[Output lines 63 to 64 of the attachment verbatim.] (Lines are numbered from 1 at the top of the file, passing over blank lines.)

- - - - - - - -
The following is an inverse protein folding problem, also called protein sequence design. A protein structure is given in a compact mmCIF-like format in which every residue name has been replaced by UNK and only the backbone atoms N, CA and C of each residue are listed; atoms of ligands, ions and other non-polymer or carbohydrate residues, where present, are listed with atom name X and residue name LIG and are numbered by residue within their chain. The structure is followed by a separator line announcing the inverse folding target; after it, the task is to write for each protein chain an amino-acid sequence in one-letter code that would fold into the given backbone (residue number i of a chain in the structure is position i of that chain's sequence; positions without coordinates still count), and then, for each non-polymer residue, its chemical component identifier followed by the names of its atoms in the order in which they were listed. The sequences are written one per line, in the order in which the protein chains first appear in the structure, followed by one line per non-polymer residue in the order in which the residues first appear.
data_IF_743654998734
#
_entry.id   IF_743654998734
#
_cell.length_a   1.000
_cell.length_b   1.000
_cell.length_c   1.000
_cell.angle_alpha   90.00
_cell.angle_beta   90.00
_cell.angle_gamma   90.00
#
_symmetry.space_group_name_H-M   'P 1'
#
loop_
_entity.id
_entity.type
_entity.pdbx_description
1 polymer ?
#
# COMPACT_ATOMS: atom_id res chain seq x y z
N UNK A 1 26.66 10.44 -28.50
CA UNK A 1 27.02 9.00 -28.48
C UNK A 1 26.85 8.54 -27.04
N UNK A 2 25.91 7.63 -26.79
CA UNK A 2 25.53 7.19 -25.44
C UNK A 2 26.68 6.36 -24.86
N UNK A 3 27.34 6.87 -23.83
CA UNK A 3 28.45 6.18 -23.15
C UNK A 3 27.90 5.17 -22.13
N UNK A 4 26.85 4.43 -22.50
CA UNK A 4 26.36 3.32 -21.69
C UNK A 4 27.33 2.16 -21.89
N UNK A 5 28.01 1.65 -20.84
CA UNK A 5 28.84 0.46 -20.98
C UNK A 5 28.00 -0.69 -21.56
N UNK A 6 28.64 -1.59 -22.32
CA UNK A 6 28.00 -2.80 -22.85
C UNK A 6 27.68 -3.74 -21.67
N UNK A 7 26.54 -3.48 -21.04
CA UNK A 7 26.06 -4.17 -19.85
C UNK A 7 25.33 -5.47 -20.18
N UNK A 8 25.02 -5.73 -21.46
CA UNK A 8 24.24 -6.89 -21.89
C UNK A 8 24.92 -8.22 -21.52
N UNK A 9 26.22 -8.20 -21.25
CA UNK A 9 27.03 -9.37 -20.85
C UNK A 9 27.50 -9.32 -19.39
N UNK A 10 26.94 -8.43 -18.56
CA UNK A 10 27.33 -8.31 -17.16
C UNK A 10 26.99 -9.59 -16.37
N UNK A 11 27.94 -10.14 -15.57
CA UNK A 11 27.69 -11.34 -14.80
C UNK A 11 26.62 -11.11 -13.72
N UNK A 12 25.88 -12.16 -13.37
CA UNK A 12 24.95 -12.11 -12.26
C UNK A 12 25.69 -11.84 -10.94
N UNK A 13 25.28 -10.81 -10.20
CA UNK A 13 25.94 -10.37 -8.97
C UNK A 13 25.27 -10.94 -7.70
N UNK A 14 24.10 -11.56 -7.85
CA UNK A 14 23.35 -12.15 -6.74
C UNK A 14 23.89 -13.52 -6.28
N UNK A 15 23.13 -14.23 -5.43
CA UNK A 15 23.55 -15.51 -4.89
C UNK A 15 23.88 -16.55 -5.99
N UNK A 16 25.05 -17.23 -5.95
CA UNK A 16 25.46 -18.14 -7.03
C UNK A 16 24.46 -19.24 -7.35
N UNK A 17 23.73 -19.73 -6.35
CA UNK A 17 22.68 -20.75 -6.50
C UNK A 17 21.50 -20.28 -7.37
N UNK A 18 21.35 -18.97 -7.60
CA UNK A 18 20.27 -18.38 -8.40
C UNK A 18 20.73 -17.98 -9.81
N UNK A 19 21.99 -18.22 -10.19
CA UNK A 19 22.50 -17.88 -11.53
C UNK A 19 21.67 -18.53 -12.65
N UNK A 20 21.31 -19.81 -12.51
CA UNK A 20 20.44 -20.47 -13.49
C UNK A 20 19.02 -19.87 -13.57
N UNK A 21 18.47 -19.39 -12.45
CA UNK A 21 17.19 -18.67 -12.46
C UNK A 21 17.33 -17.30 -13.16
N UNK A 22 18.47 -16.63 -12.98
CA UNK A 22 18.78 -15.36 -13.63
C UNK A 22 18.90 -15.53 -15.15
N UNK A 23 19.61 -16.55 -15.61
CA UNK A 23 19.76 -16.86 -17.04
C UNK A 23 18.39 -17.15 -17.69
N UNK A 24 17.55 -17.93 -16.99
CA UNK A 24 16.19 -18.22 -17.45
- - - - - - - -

C UNK A 14 23.89 -13.52 -6.28
N UNK A 15 23.13 -14.23 -5.43